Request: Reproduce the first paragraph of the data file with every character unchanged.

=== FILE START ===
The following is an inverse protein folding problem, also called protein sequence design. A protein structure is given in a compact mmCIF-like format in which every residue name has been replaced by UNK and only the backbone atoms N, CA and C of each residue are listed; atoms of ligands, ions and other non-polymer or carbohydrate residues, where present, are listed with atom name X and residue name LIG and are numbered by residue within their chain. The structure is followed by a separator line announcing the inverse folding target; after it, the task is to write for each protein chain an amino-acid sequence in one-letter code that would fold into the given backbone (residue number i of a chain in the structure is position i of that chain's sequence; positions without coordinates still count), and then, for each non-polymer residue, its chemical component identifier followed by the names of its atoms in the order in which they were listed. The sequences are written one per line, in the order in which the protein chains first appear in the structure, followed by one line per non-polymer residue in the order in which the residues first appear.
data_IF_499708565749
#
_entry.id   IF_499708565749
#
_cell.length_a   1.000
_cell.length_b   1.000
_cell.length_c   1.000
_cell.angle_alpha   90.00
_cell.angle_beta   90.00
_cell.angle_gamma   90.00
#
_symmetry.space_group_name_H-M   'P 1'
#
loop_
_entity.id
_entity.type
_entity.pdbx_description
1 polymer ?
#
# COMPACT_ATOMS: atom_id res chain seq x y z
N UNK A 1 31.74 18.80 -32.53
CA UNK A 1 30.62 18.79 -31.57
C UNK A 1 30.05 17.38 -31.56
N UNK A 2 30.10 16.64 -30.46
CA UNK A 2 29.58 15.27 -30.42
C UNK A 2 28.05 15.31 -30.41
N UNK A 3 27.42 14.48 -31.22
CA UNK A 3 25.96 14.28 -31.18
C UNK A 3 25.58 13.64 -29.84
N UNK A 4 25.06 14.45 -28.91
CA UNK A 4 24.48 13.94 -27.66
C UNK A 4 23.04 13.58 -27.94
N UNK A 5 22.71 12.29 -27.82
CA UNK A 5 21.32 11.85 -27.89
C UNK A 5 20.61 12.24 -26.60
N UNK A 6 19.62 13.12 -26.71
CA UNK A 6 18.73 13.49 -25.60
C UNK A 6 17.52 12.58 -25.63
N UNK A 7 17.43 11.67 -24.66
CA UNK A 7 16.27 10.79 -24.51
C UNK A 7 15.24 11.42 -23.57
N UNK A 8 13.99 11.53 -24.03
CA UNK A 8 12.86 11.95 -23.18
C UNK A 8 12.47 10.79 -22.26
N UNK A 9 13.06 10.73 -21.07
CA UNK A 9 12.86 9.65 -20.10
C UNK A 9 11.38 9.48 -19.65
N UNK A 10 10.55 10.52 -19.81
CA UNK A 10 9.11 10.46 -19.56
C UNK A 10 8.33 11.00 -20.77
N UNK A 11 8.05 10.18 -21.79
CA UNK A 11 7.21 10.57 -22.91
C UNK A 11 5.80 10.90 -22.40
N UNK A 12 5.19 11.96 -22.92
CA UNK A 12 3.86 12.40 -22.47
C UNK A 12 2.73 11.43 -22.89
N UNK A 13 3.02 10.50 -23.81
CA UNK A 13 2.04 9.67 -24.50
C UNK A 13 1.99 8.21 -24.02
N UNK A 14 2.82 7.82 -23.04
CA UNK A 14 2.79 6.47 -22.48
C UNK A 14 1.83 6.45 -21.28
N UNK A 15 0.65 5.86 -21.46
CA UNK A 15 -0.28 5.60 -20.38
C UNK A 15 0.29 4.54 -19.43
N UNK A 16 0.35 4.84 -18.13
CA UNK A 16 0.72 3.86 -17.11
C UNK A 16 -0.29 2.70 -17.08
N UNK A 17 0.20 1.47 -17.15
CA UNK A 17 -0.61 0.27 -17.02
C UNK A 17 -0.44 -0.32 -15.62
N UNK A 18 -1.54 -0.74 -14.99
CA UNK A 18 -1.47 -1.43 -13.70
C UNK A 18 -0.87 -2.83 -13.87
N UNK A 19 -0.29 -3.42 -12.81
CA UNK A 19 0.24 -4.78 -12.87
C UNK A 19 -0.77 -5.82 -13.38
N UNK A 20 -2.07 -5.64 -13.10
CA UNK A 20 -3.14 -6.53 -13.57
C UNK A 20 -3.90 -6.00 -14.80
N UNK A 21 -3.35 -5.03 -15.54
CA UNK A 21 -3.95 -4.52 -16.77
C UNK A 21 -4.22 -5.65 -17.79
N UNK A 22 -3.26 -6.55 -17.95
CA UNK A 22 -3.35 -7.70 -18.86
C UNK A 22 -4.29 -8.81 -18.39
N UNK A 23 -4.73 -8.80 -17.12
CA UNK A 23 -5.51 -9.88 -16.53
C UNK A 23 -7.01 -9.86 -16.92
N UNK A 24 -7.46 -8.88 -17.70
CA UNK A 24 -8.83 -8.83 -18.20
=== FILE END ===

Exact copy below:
The following is an inverse protein folding problem, also called protein sequence design. A protein structure is given in a compact mmCIF-like format in which every residue name has been replaced by UNK and only the backbone atoms N, CA and C of each residue are listed; atoms of ligands, ions and other non-polymer or carbohydrate residues, where present, are listed with atom name X and residue name LIG and are numbered by residue within their chain. The structure is followed by a separator line announcing the inverse folding target; after it, the task is to write for each protein chain an amino-acid sequence in one-letter code that would fold into the given backbone (residue number i of a chain in the structure is position i of that chain's sequence; positions without coordinates still count), and then, for each non-polymer residue, its chemical component identifier followed by the names of its atoms in the order in which they were listed. The sequences are written one per line, in the order in which the protein chains first appear in the structure, followed by one line per non-polymer residue in the order in which the residues first appear.